Thursday, September 15, 2011

Babe Stovall Was The Old Blues Ace

Born in Tylertown, Mississippi in 1907, Jewell ‘Babe’ Stovall learned music from his brothers and other musicians near Tylertown and included songs from the church as well as string band traditions, and around 1930, the legendary Tommy Johnson came around Tylertown where he got the basis of Big Road Blues. Eventually he moved to New Orleans where he sang on the streets and based on Marc Ryan’s urging, was booked in Boston and Cambridge in 1965 where he and Ryan stayed with David Evans in Evans’ Harvard dorm room.

Evans contributed the liner notes to a new Arcola release of Stovall, The Old Ace, and notes that his repertoire is that of a songster. Included are some familiar blues and gospel numbers including Candy Man, Baby Let Me Follow You Down (which he learned from Bob Dylan but to which he added some traditional verses and Evans suggests also was influenced by Professor Longhair’s 1957 Baby, Let Me Hold Your Hand), The Ship is At the Landing, and Will the Circle Be Unbroken.

There are renditions of Sonny Boy Williamson’s Good Morning Little School Girl, Jim Jackson’s Kansas City Blues and Leroy Carr’s How Long How Long Blues. Included are some interviews where he talks about family and playing in new Orleans and a medley of Tommy Johnson’s Big Road Blues with Careless Love, in which Johnson’s influence can be heard and felt. Bob West produced these recordings in New Orleans in 1968 and Stovall strongly played his National guitar and sang with verve although he was a bit hoarse for a latter session issued here.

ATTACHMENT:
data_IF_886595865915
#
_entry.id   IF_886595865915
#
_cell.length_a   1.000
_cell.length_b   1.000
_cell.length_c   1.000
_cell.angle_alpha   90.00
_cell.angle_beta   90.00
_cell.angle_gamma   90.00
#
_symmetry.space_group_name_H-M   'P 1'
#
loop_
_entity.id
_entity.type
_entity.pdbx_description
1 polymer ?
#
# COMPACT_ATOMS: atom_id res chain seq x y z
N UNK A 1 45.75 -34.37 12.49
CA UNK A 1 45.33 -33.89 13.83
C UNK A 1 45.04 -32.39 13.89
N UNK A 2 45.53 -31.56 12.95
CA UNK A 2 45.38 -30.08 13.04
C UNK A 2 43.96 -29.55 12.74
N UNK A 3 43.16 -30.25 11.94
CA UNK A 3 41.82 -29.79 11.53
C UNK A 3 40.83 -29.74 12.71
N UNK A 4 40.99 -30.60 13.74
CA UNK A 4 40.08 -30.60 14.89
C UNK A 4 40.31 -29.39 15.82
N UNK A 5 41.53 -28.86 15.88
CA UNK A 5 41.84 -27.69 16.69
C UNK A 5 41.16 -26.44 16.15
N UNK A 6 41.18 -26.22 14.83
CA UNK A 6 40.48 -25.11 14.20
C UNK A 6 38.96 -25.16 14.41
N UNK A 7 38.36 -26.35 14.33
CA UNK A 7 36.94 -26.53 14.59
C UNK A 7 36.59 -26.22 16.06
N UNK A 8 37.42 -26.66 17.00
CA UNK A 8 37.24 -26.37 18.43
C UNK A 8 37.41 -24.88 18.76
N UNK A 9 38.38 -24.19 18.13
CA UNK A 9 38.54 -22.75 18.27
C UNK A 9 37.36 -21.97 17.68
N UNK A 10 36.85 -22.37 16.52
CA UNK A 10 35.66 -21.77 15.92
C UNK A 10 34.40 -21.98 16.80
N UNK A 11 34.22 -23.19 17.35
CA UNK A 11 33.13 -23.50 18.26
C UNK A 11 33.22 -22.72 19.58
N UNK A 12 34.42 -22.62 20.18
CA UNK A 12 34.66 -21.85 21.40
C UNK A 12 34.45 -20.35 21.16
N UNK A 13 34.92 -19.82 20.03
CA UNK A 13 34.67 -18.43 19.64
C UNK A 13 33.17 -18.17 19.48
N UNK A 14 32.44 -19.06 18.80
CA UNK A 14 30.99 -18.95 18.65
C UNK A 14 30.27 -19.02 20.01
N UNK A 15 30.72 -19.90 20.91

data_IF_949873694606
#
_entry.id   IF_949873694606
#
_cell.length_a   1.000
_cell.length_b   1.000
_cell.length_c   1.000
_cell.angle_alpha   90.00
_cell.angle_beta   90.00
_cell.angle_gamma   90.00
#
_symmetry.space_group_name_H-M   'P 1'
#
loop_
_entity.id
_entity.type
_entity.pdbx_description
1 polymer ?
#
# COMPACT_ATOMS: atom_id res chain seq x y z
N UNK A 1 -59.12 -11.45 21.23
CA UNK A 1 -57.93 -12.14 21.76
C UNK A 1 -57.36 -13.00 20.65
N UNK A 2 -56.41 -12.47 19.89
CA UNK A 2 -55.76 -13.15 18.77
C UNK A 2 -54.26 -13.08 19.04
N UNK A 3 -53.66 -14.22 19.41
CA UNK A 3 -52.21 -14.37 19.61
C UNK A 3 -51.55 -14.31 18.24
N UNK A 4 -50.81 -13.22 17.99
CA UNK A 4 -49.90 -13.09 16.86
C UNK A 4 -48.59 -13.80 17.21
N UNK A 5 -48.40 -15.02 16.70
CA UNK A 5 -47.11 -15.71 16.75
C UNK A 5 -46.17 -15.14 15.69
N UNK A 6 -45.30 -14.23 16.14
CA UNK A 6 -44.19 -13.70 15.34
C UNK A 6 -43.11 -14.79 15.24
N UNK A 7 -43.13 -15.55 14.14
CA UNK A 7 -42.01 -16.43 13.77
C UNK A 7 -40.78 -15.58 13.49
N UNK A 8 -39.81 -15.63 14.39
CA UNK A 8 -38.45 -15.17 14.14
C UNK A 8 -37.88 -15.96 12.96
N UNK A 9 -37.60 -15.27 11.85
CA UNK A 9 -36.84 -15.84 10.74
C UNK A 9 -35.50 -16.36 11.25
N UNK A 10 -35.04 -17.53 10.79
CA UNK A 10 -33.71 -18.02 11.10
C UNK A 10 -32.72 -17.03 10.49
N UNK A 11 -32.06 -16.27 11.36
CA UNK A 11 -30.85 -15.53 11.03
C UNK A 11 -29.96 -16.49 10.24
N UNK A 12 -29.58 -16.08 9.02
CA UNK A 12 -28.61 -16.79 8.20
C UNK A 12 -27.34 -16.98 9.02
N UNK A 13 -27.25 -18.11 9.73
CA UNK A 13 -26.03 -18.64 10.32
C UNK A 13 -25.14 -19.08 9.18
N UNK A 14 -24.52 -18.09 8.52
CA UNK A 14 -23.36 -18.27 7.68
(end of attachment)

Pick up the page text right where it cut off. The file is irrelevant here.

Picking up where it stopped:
Stovall was not exactly overecorded. Larry Borenstein recorded him in 1961 which was issued on Flyright on vinyl and I do not believe it has become available on cd. Also he recorded for Prestige Bluesville if I remember correctly. These are frankly as good of recordings as I heard him play and the accompanying booklet with Evans notes and some great pictures, including one of him playing with the guitar over his head makes for a most enjoyable set of down home acoustic blues like you do not hear anymore.

This review originally appeared in the May-June 2006 Jazz & Blues Report (Issue 282). I believe I purchased this CD which should still be readily available. One can check

No comments: